Rod Woodson, Hall of Fame defensive back who was Lewis' teammate from 1998 to 2001: "What needs to be said about a guy who was, by far, the best leader I witnessed in my 17 years of play? Not only a great leader to the whole team, but a mentor to teammates and players on other teams -- and those playing other pro sports. His singular focus to be the best player and teammate he could be separates him from other Hall of Famers. So unselfish. So selfless.
"The passion we all saw was real. He's relentless. It is who he is. His play was off the charts, a virtual tackling machine -- and a playmaker. He caused fumbles, recovered fumbles, interceptions, tipped passes. He did it all for longer than anyone who played his spot in the middle. If possible, he got better with age. His attitude and effort remained the highest, but his knowledge increased with all his study. Even as a young player, he would call out the plays the offense was about to run. He could play so fast, and with such confidence, because he knew what was about to happen."
Ed Reed, Ravens safety who was Lewis' teammate from 2002 to 2012: "I believe my big brother is one of the greatest football players to ever put on a uniform. Everything he displayed about the game -- on the field and off the field -- by being a leader and a constant professional truly set a great example for those around him. Honestly, I think he could still play. Congratulations, big bro."
Mike Singletary, Hall of Fame linebacker who was Lewis' position coach in 2003 and 2004: "It was my privilege to spend time with Ray and be awed by his play and leadership. As a witness from the sideline in practices and in games as his linebackers coach, I saw everything about him. As a player, he was ferocious. His ability to make every play, and the way he did it with his speed and power, I’ll never forget that. He electrified his teammates in practice and games.
"His leadership was none like I’ve ever seen. His work was so thorough, his credibility allowed him to bring his teammates along with him to the highest levels. He took over games emotionally, creating intensity that was special and off the charts. I can't emphasize enough how his teammates followed him. He worked at his craft. Did he work harder than everybody else? I can't identify another like him. Hall of Famer? He's the best I've seen, and, if people thought I was good, I know that Ray was better."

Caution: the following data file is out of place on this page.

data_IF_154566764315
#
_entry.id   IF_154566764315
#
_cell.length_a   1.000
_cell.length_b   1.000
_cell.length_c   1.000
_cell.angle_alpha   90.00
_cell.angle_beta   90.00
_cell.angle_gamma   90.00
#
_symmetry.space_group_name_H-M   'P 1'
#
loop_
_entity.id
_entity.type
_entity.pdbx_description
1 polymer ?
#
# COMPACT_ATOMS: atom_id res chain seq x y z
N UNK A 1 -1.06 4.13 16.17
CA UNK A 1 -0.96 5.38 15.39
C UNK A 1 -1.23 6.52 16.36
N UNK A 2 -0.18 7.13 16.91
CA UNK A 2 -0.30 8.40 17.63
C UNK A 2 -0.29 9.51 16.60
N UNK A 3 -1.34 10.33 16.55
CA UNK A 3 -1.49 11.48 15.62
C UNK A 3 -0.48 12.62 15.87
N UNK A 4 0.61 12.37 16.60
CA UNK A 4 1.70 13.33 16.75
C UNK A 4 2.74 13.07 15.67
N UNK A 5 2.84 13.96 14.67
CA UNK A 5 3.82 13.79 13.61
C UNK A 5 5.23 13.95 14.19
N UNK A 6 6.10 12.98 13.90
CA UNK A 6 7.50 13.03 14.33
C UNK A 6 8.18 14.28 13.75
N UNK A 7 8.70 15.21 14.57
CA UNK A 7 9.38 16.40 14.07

Marvin Lewis, Lewis' defensive coordinator from 1996 to 2001: "Ray is the most driven, talented and smart player I have ever met. Each day he wanted to know what he could do to be the best and make the team better."
Mike Nolan, Lewis' defensive coordinator from 2002 to 2004: "You could argue that Ray is the greatest defensive player in history. I was very fortunate to coach Lawrence Taylor. Since he was an outside linebacker, offenses could run away from him. The same with a great lineman like Reggie White. You couldn't run away from Ray. He played in the middle of the field. He could literally stop inside running games, sweeps and screen passes by himself. Then you add his dedication to the game: the film study, the lifting, the passion, the leadership. I grew up in the game and never saw or heard about anyone who did what Ray did."